The NFL announced Monday that it will interview four current players – Pittsburgh’s James Harrison, Green Bay’s Julius Peppers and Clay Matthews, and free-agent linebacker Mike Neal – for being linked, along with Peyton Manning, to an Al Jazeera America report that last December alleged performance-enhancing drug use in several U.S. sports.
Tiki Barber has a problem with this, mainly because the vast majority of the report was later recanted by its primary source.
“What are we looking for?” an annoyed Barber asked on CBS Sports Radio’s Tiki and Tierney. “What’s the NFL trying to accomplish? Their stated goal is to protect the integrity of competition and player health. That’s laid out and it sounds good. Like, ‘We want to make sure the guys aren’t doing steroids. We want to make sure that they’re not cheating and (getting) a competitive advantage.’ But anyone – BT, you could get on this show right now and say, ‘I think Eli Manning is doing steroids. I saw him in the gym in the back corner pumping something into his leg.’ You could say that. And basically, the NFL’s (position) is that now that would lead to an investigation of Eli Manning.”
This is wrong. NFL players, Barber explained, have rights. They are part of a union and have collectively bargained rights. The NFL can come after a player for three basic reasons: a failed or missed drug test, breaking the law (think DUI), or being the perpetrator of credible and documented wrongdoing.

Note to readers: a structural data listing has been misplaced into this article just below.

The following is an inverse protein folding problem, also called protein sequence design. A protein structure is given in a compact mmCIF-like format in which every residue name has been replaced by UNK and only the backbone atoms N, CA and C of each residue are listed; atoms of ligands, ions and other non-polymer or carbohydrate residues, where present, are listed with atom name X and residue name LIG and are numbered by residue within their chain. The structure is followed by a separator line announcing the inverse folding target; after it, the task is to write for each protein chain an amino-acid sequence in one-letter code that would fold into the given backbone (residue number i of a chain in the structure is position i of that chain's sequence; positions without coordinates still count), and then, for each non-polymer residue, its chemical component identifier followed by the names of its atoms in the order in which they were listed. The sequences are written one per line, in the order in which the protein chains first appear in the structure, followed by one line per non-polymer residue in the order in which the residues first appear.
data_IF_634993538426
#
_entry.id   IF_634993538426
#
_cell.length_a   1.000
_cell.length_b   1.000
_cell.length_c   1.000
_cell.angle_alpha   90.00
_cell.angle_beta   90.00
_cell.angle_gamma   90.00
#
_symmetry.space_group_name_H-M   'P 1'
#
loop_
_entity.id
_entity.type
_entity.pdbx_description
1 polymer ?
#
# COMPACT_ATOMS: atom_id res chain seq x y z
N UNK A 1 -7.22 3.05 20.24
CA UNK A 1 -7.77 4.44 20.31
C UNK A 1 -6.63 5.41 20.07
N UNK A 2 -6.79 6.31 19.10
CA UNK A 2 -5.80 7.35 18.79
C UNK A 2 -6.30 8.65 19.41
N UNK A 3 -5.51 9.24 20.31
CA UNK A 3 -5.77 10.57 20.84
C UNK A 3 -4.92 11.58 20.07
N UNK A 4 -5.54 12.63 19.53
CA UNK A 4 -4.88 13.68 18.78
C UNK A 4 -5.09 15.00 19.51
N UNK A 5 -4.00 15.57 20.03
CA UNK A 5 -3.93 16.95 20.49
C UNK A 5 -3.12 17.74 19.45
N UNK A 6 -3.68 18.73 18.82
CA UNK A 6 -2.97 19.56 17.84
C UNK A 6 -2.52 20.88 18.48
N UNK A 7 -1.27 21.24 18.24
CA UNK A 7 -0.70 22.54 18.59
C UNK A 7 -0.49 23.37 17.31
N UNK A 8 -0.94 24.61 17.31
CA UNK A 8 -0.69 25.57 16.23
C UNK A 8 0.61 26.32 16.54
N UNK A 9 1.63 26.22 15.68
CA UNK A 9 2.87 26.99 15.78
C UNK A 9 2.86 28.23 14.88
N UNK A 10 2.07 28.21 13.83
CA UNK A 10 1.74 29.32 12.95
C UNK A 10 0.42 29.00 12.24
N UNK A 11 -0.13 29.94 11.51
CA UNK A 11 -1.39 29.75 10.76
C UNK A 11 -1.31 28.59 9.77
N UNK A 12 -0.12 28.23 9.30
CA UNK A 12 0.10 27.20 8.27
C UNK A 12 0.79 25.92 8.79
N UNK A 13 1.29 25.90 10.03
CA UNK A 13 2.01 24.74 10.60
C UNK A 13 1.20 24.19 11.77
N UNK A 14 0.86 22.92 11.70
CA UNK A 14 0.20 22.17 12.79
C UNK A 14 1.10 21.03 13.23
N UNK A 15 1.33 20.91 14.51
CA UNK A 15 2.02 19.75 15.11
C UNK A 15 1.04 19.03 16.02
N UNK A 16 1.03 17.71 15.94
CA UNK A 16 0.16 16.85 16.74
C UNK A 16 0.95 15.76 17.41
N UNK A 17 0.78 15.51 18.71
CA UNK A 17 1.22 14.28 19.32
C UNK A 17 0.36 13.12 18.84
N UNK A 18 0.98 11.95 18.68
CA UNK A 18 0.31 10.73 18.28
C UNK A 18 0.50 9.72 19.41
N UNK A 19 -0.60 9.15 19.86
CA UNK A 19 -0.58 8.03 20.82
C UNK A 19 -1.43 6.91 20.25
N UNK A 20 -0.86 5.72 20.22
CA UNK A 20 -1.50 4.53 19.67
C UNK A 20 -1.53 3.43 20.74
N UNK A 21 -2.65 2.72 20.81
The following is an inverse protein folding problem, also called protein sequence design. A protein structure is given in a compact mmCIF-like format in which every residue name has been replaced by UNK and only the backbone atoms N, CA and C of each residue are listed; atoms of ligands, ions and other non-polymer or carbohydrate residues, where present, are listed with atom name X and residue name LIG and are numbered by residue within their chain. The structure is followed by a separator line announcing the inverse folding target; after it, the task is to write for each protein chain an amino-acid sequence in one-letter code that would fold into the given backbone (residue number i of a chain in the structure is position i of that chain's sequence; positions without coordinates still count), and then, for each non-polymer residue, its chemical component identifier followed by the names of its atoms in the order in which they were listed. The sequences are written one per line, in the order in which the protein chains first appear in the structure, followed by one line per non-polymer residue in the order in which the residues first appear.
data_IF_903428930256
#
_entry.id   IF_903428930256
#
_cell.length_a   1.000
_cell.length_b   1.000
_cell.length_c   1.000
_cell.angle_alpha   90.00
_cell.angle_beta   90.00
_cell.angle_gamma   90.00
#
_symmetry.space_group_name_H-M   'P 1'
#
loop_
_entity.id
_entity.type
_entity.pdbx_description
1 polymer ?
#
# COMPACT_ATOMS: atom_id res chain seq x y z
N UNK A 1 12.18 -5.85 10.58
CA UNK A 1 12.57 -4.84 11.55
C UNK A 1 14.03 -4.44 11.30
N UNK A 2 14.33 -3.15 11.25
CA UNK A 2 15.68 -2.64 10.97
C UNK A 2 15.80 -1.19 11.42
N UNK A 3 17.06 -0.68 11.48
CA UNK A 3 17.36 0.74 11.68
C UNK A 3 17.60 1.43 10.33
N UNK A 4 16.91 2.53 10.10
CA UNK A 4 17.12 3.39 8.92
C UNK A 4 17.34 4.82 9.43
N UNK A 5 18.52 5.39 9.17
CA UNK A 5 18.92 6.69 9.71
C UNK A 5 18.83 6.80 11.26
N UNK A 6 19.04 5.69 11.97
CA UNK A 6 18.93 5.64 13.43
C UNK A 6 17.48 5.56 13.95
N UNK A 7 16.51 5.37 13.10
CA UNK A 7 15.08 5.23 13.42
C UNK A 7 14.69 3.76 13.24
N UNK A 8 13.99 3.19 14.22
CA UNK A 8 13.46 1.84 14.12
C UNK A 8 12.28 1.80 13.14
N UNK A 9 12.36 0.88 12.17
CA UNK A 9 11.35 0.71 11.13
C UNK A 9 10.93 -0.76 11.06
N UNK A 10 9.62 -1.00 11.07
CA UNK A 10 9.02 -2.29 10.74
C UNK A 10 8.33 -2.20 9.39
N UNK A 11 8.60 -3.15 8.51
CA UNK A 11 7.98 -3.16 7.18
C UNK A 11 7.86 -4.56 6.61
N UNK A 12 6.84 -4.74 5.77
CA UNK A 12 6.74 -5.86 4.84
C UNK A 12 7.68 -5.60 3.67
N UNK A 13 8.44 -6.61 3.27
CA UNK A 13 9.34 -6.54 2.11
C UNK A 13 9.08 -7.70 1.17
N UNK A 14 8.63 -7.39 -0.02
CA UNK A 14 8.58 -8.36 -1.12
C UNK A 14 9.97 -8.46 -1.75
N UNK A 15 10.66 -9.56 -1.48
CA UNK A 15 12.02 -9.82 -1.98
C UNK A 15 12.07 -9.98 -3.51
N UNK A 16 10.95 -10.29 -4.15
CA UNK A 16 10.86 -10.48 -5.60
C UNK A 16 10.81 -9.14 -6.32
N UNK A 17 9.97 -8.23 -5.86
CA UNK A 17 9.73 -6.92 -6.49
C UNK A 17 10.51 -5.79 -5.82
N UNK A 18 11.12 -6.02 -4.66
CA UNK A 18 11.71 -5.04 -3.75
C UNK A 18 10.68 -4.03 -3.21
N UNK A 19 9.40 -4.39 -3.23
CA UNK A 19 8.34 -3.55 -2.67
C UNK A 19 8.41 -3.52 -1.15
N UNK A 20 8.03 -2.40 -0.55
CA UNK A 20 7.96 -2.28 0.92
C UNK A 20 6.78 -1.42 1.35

Charlie Sly, a former intern at the Guyer Institute of Molecular Medicine, an anti-aging clinic in Indianapolis, made damning allegations against the NFL players listed in the report, but later recounted his statements.
“Is that enough evidence for the league to go after James Harrison and Clay Matthews and some of these other guys?” Barber asked. “I would say not. And why is this important? Because it shows that the NFL, maybe they think they’re right, maybe they feel like they’re doing the right thing, but they’re stomping all over the rights of players – collectively bargained, union employees. That’s where this crosses with Deflategate. That’s exactly the same situation. Tom Brady gets accused (of wrongdoing), and then it gets misreported and starts Deflategate, which is going on two years later. So the NFL, maybe thinking they’re doing the right thing, have so far overstepped their bounds of a collectively bargained union-employer relationship. That’s why I honestly feel like this case – Deflategate and maybe this one added on – is going to go to the Supreme Court.
“You can’t trample rights of employees,” Barber continued. “I don’t care who you are or what the collective bargaining says you can do. You can’t. The NFL is taking another step out of bounds on their power. I don’t know where it goes. I don’t know what the solution is. I don’t know what the reasoning behind this is. But players better be wary. And instead of getting up there on draft day and hugging Roger Goodell, realize that he will cut your throat in a heartbeat if he even suspects you have one inkling of malfeasance in your world. It’s not right.”